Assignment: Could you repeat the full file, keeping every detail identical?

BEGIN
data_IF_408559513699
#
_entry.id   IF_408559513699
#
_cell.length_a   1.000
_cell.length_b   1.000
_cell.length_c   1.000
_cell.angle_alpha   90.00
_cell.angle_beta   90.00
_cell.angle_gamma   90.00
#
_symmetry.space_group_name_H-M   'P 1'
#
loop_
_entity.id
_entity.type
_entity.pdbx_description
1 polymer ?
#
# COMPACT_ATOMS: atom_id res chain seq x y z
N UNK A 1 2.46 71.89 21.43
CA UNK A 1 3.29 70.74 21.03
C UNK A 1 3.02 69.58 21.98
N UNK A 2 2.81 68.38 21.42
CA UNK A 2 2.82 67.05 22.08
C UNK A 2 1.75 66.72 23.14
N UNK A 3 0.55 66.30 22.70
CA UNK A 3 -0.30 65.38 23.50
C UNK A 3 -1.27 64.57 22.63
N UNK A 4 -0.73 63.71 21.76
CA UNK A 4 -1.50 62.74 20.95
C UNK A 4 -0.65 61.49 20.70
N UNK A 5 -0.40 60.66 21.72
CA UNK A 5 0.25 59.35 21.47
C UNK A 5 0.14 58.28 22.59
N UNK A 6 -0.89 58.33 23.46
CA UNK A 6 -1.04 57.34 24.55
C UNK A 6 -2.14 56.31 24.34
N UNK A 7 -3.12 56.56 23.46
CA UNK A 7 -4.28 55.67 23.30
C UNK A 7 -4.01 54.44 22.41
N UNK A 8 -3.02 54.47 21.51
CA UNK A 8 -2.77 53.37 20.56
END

data_IF_408559513699
#
_entry.id   IF_408559513699
#
_cell.length_a   1.000
_cell.length_b   1.000
_cell.length_c   1.000
_cell.angle_alpha   90.00
_cell.angle_beta   90.00
_cell.angle_gamma   90.00
#
_symmetry.space_group_name_H-M   'P 1'
#
loop_
_entity.id
_entity.type
_entity.pdbx_description
1 polymer ?
#
# COMPACT_ATOMS: atom_id res chain seq x y z
N UNK A 1 2.46 71.89 21.43
CA UNK A 1 3.29 70.74 21.03
C UNK A 1 3.02 69.58 21.98
N UNK A 2 2.81 68.38 21.42
CA UNK A 2 2.82 67.05 22.08
C UNK A 2 1.75 66.72 23.14
N UNK A 3 0.55 66.30 22.70
CA UNK A 3 -0.30 65.38 23.50
C UNK A 3 -1.27 64.57 22.63
N UNK A 4 -0.73 63.71 21.76
CA UNK A 4 -1.50 62.74 20.95
C UNK A 4 -0.65 61.49 20.70
N UNK A 5 -0.40 60.66 21.72
CA UNK A 5 0.25 59.35 21.47
C UNK A 5 0.14 58.28 22.59
N UNK A 6 -0.89 58.33 23.46
CA UNK A 6 -1.04 57.34 24.55
C UNK A 6 -2.14 56.31 24.34
N UNK A 7 -3.12 56.56 23.46
CA UNK A 7 -4.28 55.67 23.30
C UNK A 7 -4.01 54.44 22.41
N UNK A 8 -3.02 54.47 21.51
CA UNK A 8 -2.77 53.37 20.56